Witnesses at a Temperance Meeting

Ten Nights in a Bar-Room, 1854

. . . On taking the chair, Mr. Hargrove made a brief address, something to this effect.

"Ten years ago," said he, his voice evincing a light unsteadiness as he began, but growing firmer as he proceeded, "there was not a happier spot in Bolton country than Cedarville. Now, the marks of ruin are everywhere. Ten years ago, there was a kind-hearted, industrious miller in Cedarville, liked by everyone, and as harmless as a little child. Now, his bloated, disfigured body lies in that room. His death was violent, and by the hand of his own son!" . . .

"Shall I go on? Shall I call up and pass in review before you, one after another, all the wretched victims who have fallen in Cedarville during the last ten years? Time does not permit. It would take hours for the enumeration! No: I will not throw additional darkness into the picture. Heaven knows it is black enough already! But what is the root of this great evil? Where lies the fearful secret? Who understands the disease? A direful pestilence is in the air-it walketh in darkness, and wasteth at noonday. It is slaying the firstborn in our houses, and the cry of anguish is swelling on every gale. Is there no remedy?"

"Yes! yes! There is a remedy!" was the spontaneous answer from many voices.

"Be it our task, then, to find and apply it this night," answered the chairman as he took his seat.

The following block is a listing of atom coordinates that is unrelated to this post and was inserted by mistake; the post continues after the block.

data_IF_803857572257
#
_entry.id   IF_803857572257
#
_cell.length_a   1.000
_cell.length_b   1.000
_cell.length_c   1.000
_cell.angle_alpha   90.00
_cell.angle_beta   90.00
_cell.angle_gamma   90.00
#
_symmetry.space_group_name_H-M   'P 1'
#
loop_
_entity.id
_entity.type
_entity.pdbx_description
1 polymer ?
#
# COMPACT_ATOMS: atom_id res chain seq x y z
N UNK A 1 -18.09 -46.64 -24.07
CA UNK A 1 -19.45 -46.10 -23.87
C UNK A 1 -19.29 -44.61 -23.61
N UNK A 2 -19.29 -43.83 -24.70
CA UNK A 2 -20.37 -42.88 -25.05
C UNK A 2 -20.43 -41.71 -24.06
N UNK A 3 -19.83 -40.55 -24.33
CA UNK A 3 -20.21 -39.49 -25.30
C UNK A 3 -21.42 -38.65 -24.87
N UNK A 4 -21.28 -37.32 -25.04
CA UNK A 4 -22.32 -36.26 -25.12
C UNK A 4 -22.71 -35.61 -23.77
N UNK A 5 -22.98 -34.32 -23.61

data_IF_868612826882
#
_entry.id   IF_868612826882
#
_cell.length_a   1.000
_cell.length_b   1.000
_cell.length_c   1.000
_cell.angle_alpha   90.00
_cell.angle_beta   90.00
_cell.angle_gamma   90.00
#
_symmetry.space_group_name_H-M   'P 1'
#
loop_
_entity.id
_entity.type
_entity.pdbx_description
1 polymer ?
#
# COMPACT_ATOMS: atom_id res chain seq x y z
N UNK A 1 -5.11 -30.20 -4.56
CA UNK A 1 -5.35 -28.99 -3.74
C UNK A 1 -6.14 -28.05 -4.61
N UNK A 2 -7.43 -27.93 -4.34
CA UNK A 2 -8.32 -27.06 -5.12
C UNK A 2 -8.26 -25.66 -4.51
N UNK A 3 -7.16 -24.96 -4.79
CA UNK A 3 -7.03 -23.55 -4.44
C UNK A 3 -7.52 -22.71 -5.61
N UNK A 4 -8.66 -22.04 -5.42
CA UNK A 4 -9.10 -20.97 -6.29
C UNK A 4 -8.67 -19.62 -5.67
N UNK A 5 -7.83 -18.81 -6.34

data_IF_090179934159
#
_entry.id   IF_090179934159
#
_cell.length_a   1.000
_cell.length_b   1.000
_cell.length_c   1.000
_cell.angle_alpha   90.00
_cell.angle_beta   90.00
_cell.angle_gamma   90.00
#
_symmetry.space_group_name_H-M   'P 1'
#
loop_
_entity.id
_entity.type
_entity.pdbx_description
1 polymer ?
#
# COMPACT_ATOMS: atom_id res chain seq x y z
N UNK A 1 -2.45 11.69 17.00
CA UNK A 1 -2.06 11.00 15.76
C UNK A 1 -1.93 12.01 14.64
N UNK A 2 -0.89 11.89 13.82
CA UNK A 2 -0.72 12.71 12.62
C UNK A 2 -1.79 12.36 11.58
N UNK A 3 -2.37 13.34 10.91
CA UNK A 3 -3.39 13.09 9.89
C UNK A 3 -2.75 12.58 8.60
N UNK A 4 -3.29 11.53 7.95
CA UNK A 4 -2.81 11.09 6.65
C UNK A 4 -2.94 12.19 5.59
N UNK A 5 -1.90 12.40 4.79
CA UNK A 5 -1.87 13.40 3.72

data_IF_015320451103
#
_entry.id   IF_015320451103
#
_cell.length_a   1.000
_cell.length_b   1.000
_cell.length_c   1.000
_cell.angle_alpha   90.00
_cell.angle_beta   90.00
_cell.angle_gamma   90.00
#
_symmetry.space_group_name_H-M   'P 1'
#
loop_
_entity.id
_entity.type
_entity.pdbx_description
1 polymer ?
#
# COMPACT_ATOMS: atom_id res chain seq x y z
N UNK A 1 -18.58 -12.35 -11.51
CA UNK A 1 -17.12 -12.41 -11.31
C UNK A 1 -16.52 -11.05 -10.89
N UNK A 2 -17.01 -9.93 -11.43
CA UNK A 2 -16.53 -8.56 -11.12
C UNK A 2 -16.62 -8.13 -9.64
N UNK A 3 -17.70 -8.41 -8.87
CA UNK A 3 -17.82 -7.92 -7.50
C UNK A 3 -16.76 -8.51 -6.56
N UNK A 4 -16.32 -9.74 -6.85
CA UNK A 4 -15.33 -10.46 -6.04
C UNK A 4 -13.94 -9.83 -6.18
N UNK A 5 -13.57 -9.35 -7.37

"And there is but one remedy," said Morgan, as Mr. Hargrove sat down. "The accursed traffic must cease among us. You must cut off the fountain, if you would dry up the stream. If you would save the young, the weak, and the innocent-on you God has laid the solemn duty of their protection-you must cover them from the tempter....

"Be it resolved by the inhabitants of Cedarville, That from this day henceforth, no more intoxicating drink shall be sold within the limits of the corporation.

"Resolved, further, That all the liquors in the 'Sickle and Sheath' be forthwith destroyed, and that a fund be raised to pay the creditors of Simon Slade, therefor, should they demand compensation.

"Resolved, That in closing up all other places where liquor is sold, regard shall be had to the right of property which the law secures to every man.

"Resolved, That with the consent of the legal authorities, all the liquor for sale in Cedarville be destroyed; provided the owners thereof be paid its full value out of a fund specially raised for that purpose." . . .

[G]ood sense and reason prevailed. Somewhat modified, the resolution passed, and the more ultrainclined contented themselves with carrying out the second resolution, to destroy forthwith all liquor to be found on the premises; which was immediately done. After which the people dispersed to their homes, each with a lighter heart, and better hopes for the future of their village.